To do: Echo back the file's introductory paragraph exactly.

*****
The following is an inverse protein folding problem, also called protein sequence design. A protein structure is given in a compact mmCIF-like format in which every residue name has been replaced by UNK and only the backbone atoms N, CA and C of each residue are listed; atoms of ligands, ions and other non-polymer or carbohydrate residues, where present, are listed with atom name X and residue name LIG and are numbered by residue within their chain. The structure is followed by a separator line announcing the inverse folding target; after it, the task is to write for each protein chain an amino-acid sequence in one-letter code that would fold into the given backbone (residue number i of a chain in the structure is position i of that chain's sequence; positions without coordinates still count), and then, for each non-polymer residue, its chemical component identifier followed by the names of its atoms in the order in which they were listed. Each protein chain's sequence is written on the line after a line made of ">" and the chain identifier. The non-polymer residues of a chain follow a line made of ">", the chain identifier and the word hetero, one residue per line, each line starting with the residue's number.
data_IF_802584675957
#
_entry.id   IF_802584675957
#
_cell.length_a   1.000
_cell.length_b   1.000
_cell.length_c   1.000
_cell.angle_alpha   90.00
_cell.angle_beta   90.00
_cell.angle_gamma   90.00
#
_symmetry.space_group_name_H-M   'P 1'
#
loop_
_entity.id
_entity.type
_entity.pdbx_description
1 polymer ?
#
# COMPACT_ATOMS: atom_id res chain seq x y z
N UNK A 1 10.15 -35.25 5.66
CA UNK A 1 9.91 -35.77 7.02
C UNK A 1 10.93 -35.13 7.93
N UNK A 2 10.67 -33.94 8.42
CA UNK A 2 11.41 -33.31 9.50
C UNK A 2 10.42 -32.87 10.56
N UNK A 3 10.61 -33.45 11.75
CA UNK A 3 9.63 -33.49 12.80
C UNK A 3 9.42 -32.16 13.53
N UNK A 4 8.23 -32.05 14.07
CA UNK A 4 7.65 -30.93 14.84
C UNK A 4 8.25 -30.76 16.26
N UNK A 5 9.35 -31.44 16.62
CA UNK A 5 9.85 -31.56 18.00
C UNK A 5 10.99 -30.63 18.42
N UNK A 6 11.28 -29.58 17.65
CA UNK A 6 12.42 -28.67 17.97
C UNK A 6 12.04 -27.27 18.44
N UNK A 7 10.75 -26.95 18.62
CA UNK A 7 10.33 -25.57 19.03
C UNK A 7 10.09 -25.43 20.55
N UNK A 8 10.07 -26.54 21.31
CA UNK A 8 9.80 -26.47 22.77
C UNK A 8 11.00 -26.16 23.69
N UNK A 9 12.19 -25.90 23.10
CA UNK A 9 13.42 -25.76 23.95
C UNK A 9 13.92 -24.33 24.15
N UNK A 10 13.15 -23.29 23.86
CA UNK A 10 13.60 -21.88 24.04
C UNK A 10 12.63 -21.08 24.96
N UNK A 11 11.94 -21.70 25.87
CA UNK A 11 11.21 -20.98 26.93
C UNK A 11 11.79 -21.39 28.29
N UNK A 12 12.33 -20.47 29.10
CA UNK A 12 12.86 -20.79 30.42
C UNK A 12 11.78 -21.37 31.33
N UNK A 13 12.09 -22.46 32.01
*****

The following is an inverse protein folding problem, also called protein sequence design. A protein structure is given in a compact mmCIF-like format in which every residue name has been replaced by UNK and only the backbone atoms N, CA and C of each residue are listed; atoms of ligands, ions and other non-polymer or carbohydrate residues, where present, are listed with atom name X and residue name LIG and are numbered by residue within their chain. The structure is followed by a separator line announcing the inverse folding target; after it, the task is to write for each protein chain an amino-acid sequence in one-letter code that would fold into the given backbone (residue number i of a chain in the structure is position i of that chain's sequence; positions without coordinates still count), and then, for each non-polymer residue, its chemical component identifier followed by the names of its atoms in the order in which they were listed. Each protein chain's sequence is written on the line after a line made of ">" and the chain identifier. The non-polymer residues of a chain follow a line made of ">", the chain identifier and the word hetero, one residue per line, each line starting with the residue's number.